SolVista Basin expands downhill biking options
SolVista Basin at Granby Ranch is geared up to ride the latest trend in two-wheeled fun ” downhill biking.
Chairlift-assisted downhill mountain biking, the fastest growing aspect of mountain biking in the U.S., is the newest offering at SolVista.
While the new lift-assisted amenity at SolVista is catching on, Granby Ranch continues to offer cross-country mountain biking in association with the downhill mountain biking on its diverse trail system.
“Granby Ranch is proud to offer at SolVista Basin one of the few downhill mountain biking facilities in Colorado,” says Charlie Mayfield, vice president of operations at SolVista Basin.
The ski area has stepped up and invested in the new sport craze by enhancing its lift chairs so they can carry bikes up the mountain. It has also hired MTC (Mountain Trail Concepts) to build additional trails and terrain features, as well as provide instruction and general expertise.
Matt Thompson, a top-10 national-level rider, is the principal owner of MTC. He’s excited about what SolVista is doing for his favorite sport.
“It’s been a bit of a niche market,” he says of the sport and its enthusiasts. “But now it’s the most rapidly growing segment in cycling.”
In downhill biking riders speed down specially built trails, frequently single track, where challenging turns, jumps and mountainous terrain create an adrenaline-filled descent. It’s thrilling for both riders and spectators.
Aside from improving the existing downhill trail system at SolVista, MTC has built five new downhill trails at SolVista ” two beginner, two intermediate and one expert trail. The goal is to build a series of trails that allow for a progression of ability levels.
Because SolVista is located entirely on private property, it can quickly build new downhill trails to meet the sport’s exacting demands without waiting for federal land approvals.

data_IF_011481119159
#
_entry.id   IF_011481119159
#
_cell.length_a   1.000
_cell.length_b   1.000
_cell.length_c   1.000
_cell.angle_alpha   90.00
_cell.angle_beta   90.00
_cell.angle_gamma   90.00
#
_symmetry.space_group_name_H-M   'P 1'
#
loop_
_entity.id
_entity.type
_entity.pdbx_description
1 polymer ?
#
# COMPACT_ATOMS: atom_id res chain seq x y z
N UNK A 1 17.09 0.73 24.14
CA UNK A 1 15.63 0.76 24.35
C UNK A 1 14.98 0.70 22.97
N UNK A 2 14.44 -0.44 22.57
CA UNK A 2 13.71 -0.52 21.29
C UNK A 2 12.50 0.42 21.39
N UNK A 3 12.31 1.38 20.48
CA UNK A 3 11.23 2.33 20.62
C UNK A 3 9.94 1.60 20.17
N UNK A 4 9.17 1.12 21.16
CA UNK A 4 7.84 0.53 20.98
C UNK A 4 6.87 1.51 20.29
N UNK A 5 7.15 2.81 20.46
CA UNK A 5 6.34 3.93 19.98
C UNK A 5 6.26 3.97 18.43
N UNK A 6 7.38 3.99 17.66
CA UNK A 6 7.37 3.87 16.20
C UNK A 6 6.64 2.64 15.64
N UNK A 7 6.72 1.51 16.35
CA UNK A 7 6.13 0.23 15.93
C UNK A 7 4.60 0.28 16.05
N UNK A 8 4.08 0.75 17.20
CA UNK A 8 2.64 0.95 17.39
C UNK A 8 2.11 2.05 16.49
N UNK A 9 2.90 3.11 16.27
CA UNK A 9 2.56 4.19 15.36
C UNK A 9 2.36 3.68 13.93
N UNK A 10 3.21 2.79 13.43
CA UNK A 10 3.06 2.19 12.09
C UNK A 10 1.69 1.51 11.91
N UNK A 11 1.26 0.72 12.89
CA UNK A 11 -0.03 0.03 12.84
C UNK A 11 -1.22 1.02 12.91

MTC offers clinics, lessons and rentals at SolVista, much like a downhill skiing operation during the winter months.
MTC also offered expert advice on the new “pump track” that has been built at SolVista Basin. A pump track allows advanced and recreational riders, including children, a chance to practice downhill moves and thrilling turns on a specialized track built at the base of SolVista Basin.
“The pump track is essentially a circuit of berms and rollers that’s a great place to practice your biking skills,” Thompson says. “It’s kind of our entry point for biking.”
Downhill biking has gained a foothold in the bicycling world, Thompson says, because some mountain bike riders become discouraged with the exertion and effort that goes into pedaling a bike up hillsides, especially at Colorado’s rarefied elevation. Since downhill biking doesn’t demand uphill riding, that drawback has been surmounted.
“It’s really not significantly different than alpine skiing,” Thompson says. “You wouldn’t bring your cross-country skis up on a chairlift. You’d have a tough time getting down the mountain on cross-country skis. It’s the same with biking.”
Downhill biking demands a heavier bike than standard mountain bikes. Enhanced braking systems and enhanced suspension are critical elements for these bicycles.
Protective equipment for the rider is also necessary. Full wrap-around helmets, various forms of body armor and knee and elbow pads are all required equipment for downhill bikers.
All the equipment and special bikes are available for rent or purchase at SolVista Basin.
“We have a lot to do when it comes to two wheels,” Thompson says. “This is a great thing for the resort to have.”
The goal is to make the sport welcoming for all ability levels.
“There’s something here for everyone in the family,” he says. “If you can ride a bike, there’s really something for you to do.”
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